It’s a campaign with cojones.
Or “ladyballs,” as Ovarian Cancer Canada is calling the female gonads — much to the chagrin of some of their followers.
“Women have balls too. And they’re at risk,” the group’s latest video states, referring to women’s ovaries.
“Have the ladyballs to do something about it.”
A number of women say the tagline has left them “stunned” and “offended.”
“Yes, I am aware that ovarian cancer needs to be discussed. Got it; you’re trying to be clever. I am a woman with ovaries. Not a woman with a lady ‘balls,'” Heather Doherty wrote on Facebook, adding that she found the ad sexist and insulting.
“Ah yes,” added Cleo Neville. “Because equating courage and strength to male anatomy is what every woman wants.”
Not everyone is upset about the ad, though.
“Some love it, some hate it, but either way, people are talking about it, which is always the goal of cause-related campaigns,” said Karen Cinq Mars, VP of Marketing at Ovarian Cancer Canada.
Marketing experts agree that based on the increased awareness alone, the campaign seems to be a success.
“In the past, campaigns could win awards based on artistic characteristics; whether or not they are effective in delivering the desired objective seemed incidental. That has changed. Campaigns should be and are evaluated based on effectiveness,” said Angela Y. Lee, chair of Northwestern University’s Kellogg School of Management
“And this one seems to be getting on people’s radar even though the reactions are not all positive.”
Behind the campaign
Over the course of the past year, five different campaigns were tested with a sample group of 1,000 Canadians. The ladyballs campaign performed best.
Those surveyed described it with words like empowered, strong, curious, proud and important.
- 77% said the campaign was compelling.
- 70% said it made them think of ovarian cancer in a new way.
Mars explained that rather than focussing on sad facts to illicit sympathy, Ovarian Cancer Canada chose to focus “on the strength of survivors and the power we all have to do something about women’s most fatal cancer.”
“To say that someone has ‘the balls to do something’ automatically elicits thoughts of an individual who is daring, brave or courageous.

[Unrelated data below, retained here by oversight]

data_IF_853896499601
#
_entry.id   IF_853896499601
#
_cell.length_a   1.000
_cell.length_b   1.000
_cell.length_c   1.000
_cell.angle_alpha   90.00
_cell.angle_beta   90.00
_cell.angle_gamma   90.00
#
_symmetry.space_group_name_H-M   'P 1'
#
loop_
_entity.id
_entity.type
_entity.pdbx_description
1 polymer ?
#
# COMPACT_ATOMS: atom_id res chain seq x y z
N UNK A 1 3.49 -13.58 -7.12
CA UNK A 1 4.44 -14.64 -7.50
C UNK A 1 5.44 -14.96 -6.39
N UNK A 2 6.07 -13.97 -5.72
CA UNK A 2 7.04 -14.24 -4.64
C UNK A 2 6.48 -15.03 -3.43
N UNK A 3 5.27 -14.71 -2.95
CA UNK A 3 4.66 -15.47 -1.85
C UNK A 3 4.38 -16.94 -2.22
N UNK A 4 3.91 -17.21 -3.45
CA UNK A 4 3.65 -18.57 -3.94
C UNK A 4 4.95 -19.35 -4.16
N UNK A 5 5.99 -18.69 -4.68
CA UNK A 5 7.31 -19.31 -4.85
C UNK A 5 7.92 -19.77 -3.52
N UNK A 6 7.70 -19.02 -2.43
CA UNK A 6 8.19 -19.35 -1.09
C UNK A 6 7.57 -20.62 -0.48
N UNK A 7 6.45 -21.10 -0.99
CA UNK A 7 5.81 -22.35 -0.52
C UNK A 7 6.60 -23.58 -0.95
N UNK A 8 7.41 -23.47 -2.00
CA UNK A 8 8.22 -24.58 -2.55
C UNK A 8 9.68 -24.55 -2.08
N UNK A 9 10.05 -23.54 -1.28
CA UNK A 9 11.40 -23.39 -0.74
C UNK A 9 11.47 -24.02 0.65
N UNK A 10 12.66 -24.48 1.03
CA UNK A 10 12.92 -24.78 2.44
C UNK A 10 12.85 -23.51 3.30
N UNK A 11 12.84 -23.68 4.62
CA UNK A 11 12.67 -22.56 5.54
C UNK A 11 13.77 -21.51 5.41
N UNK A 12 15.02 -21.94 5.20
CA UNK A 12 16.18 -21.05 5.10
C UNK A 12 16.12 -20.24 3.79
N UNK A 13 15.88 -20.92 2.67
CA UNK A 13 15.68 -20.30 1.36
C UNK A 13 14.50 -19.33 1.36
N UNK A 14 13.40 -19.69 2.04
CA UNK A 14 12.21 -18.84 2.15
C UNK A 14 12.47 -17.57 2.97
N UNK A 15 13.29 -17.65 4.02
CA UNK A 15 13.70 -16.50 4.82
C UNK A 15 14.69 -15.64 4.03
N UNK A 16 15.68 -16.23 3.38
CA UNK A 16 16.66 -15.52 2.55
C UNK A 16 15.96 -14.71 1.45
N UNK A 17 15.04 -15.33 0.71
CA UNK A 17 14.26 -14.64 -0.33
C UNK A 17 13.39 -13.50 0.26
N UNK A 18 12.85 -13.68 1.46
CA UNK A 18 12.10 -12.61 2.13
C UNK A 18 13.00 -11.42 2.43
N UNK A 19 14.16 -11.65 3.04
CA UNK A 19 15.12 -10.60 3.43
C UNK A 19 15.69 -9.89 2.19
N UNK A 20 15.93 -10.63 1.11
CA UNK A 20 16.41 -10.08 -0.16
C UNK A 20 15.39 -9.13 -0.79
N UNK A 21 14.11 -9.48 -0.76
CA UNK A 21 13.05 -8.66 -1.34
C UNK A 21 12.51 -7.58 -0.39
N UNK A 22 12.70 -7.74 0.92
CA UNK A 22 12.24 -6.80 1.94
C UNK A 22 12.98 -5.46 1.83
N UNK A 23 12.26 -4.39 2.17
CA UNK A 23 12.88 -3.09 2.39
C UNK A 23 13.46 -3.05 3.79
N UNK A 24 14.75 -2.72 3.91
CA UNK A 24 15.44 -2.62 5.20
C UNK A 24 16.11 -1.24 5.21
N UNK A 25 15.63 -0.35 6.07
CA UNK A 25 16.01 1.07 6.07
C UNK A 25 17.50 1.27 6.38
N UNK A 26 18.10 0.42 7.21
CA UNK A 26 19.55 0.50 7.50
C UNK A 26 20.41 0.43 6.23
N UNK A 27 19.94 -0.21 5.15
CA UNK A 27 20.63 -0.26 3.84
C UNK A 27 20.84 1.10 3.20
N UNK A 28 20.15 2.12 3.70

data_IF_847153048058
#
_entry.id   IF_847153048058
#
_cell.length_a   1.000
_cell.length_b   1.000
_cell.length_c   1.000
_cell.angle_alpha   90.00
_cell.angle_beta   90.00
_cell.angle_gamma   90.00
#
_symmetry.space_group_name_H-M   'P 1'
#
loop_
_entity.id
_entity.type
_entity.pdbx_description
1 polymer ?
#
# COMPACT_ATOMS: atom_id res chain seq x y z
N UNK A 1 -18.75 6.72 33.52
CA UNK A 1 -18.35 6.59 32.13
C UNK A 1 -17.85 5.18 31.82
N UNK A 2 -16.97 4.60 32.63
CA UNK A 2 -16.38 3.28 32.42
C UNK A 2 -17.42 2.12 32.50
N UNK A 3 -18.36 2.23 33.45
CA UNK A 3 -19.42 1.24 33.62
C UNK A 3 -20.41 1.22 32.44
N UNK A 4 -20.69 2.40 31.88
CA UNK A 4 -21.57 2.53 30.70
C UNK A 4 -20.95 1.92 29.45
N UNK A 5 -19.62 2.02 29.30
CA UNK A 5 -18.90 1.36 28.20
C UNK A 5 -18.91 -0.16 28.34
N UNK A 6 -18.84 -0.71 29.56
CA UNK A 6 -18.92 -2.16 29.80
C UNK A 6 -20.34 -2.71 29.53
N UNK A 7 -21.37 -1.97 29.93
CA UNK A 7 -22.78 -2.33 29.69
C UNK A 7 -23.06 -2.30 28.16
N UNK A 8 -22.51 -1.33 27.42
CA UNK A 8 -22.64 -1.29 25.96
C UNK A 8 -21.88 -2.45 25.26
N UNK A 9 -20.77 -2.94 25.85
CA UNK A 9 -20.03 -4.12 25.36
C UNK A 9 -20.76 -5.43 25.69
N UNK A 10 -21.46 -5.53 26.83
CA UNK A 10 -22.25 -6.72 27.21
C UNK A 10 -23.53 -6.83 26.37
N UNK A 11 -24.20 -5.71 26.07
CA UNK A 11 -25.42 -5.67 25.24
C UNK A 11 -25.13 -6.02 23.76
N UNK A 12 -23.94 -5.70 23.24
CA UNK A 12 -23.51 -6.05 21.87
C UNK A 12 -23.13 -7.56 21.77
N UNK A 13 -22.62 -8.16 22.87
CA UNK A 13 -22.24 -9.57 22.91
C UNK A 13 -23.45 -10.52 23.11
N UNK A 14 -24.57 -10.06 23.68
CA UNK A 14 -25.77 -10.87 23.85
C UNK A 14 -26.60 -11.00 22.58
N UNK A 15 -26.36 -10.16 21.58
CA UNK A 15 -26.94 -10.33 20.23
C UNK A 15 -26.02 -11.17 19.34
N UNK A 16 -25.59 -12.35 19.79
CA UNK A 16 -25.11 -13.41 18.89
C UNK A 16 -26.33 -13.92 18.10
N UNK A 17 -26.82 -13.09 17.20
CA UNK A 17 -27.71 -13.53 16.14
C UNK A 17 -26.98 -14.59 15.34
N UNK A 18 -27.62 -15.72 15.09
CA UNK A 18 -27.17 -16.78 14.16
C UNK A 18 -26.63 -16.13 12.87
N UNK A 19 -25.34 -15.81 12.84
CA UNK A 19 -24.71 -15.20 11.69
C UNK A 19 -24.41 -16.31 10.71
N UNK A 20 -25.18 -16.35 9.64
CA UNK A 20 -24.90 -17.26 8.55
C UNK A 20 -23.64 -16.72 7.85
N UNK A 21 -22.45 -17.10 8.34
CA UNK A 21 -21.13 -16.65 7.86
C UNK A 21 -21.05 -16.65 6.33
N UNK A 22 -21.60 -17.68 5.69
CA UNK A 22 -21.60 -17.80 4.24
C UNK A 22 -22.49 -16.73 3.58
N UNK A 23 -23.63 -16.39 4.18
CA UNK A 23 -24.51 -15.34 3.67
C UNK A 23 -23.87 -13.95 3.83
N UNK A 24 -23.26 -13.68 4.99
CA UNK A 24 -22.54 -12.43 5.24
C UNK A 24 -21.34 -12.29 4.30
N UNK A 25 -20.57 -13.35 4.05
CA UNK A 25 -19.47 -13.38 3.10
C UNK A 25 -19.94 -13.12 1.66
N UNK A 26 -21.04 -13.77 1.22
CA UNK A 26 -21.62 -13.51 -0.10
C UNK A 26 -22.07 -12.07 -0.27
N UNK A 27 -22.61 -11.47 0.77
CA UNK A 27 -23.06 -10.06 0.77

“Some assign this term to men, but in our opinion these traits apply to people regardless of gender. Women have balls too, literally female gonads are in fact our ovaries.
“Ovaries, ladyballs, gonads — regardless of your term of choice – the important thing is to talk about them.”
About ovarian cancer
The disease has been called a “silent killer.” It claims the lives of five Canadian women every day.
There is no reliable test for it yet.
Symptoms of ovarian cancer include:
• Persistent stomach pain.
• Persistent bloating.
• Finding it difficult to eat or feeling full quickly.
• Needing to pee more often.
• Back pain.
• Changes to bowel habits (constipation or diarrhea).
• Feeling tired all the time.
If you notice any new symptoms that persist for three weeks or longer, you should speak to your doctor.
Women over 50 are generally more at risk for ovarian cancer, but those in their 30s have also been affected by it.
“Because there’s not an awareness about it, because the symptoms are so so vague, it gets caught too late,” 35-year-0ld Erin Barrett told Global News last month.
The Vancouver woman had to get her left ovary, fallopian tube, and a nearly six-pound tumour removed when she gave birth last September.
“So often, women, you go into your doctor and you say, ‘I’m having bowel troubles.’ And they dismiss it as IBS. It’s so easy to dismiss the symptoms as something else.”
“That’s when I want women to keep pushing and say, ‘no that doesn’t feel right, I’m going to go back.’”
Barrett is set to start radiation at the end of this month.
— With files from Amy Judd, Global News